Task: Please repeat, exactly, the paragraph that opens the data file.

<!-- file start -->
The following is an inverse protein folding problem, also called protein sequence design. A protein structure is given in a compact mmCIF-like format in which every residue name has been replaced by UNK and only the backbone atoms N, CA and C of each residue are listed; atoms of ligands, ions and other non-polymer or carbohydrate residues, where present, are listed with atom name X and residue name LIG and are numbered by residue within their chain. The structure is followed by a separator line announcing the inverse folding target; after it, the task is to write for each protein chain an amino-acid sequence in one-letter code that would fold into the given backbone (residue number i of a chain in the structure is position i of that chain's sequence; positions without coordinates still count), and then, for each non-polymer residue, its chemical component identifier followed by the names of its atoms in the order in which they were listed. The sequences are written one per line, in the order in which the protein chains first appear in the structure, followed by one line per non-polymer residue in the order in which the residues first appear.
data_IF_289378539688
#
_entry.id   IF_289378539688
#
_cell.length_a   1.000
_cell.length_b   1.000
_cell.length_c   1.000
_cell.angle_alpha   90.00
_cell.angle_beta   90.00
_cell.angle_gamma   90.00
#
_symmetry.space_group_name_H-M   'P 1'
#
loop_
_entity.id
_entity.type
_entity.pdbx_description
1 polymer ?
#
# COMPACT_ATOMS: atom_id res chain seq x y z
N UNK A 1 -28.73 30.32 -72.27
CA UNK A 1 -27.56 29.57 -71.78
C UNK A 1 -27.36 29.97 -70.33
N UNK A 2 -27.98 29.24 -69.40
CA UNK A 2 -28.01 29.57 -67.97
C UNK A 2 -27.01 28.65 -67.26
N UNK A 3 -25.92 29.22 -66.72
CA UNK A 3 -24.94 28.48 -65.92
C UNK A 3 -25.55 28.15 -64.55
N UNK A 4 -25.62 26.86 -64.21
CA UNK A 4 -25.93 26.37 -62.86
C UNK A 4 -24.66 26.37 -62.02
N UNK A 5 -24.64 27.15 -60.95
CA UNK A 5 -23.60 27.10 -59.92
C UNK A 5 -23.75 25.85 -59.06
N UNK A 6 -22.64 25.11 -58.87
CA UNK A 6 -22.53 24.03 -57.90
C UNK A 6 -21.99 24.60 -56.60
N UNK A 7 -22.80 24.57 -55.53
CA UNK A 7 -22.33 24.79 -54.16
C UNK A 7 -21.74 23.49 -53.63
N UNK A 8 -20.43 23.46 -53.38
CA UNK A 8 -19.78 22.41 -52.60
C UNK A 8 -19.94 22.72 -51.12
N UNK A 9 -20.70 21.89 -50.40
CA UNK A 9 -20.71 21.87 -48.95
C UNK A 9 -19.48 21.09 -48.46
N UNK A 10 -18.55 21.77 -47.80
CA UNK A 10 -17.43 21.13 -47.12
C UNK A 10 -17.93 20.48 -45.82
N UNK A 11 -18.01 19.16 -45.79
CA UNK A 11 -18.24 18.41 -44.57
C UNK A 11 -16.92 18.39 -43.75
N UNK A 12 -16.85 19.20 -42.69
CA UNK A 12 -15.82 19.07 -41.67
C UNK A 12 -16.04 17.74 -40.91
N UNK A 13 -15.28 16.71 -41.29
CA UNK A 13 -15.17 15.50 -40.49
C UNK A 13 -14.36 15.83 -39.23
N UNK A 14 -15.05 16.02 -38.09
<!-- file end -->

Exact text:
The following is an inverse protein folding problem, also called protein sequence design. A protein structure is given in a compact mmCIF-like format in which every residue name has been replaced by UNK and only the backbone atoms N, CA and C of each residue are listed; atoms of ligands, ions and other non-polymer or carbohydrate residues, where present, are listed with atom name X and residue name LIG and are numbered by residue within their chain. The structure is followed by a separator line announcing the inverse folding target; after it, the task is to write for each protein chain an amino-acid sequence in one-letter code that would fold into the given backbone (residue number i of a chain in the structure is position i of that chain's sequence; positions without coordinates still count), and then, for each non-polymer residue, its chemical component identifier followed by the names of its atoms in the order in which they were listed. The sequences are written one per line, in the order in which the protein chains first appear in the structure, followed by one line per non-polymer residue in the order in which the residues first appear.